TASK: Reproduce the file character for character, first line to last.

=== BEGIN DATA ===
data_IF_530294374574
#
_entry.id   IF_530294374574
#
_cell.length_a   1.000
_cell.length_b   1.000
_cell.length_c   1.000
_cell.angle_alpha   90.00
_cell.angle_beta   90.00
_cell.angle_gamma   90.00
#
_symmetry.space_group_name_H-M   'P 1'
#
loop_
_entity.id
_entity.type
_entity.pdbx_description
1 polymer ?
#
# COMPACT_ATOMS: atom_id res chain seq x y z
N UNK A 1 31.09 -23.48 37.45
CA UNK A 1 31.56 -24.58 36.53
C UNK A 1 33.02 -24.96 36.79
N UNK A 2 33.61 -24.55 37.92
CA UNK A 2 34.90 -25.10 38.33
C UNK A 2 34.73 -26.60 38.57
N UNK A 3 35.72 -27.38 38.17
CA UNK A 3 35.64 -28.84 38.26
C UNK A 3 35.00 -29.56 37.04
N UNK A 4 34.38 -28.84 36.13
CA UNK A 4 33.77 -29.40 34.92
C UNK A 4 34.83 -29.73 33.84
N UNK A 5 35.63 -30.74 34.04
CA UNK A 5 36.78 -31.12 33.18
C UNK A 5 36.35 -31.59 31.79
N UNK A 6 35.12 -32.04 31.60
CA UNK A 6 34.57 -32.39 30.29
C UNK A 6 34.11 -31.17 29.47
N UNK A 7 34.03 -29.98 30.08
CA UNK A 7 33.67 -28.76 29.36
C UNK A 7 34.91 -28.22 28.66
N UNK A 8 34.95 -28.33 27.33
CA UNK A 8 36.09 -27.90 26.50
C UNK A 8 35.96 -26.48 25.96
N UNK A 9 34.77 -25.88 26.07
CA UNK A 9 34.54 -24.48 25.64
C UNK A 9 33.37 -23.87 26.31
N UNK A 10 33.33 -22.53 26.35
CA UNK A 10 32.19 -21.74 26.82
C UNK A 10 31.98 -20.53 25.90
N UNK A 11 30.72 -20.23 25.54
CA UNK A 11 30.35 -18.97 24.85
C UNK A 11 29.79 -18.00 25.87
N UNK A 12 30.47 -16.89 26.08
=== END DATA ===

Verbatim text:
data_IF_530294374574
#
_entry.id   IF_530294374574
#
_cell.length_a   1.000
_cell.length_b   1.000
_cell.length_c   1.000
_cell.angle_alpha   90.00
_cell.angle_beta   90.00
_cell.angle_gamma   90.00
#
_symmetry.space_group_name_H-M   'P 1'
#
loop_
_entity.id
_entity.type
_entity.pdbx_description
1 polymer ?
#
# COMPACT_ATOMS: atom_id res chain seq x y z
N UNK A 1 31.09 -23.48 37.45
CA UNK A 1 31.56 -24.58 36.53
C UNK A 1 33.02 -24.96 36.79
N UNK A 2 33.61 -24.55 37.92
CA UNK A 2 34.90 -25.10 38.33
C UNK A 2 34.73 -26.60 38.57
N UNK A 3 35.72 -27.38 38.17
CA UNK A 3 35.64 -28.84 38.26
C UNK A 3 35.00 -29.56 37.04
N UNK A 4 34.38 -28.84 36.13
CA UNK A 4 33.77 -29.40 34.92
C UNK A 4 34.83 -29.73 33.84
N UNK A 5 35.63 -30.74 34.04
CA UNK A 5 36.78 -31.12 33.18
C UNK A 5 36.35 -31.59 31.79
N UNK A 6 35.12 -32.04 31.60
CA UNK A 6 34.57 -32.39 30.29
C UNK A 6 34.11 -31.17 29.47
N UNK A 7 34.03 -29.98 30.08
CA UNK A 7 33.67 -28.76 29.36
C UNK A 7 34.91 -28.22 28.66
N UNK A 8 34.95 -28.33 27.33
CA UNK A 8 36.09 -27.90 26.50
C UNK A 8 35.96 -26.48 25.96
N UNK A 9 34.77 -25.88 26.07
CA UNK A 9 34.54 -24.48 25.64
C UNK A 9 33.37 -23.87 26.31
N UNK A 10 33.33 -22.53 26.35
CA UNK A 10 32.19 -21.74 26.82
C UNK A 10 31.98 -20.53 25.90
N UNK A 11 30.72 -20.23 25.54
CA UNK A 11 30.35 -18.97 24.85
C UNK A 11 29.79 -18.00 25.87
N UNK A 12 30.47 -16.89 26.08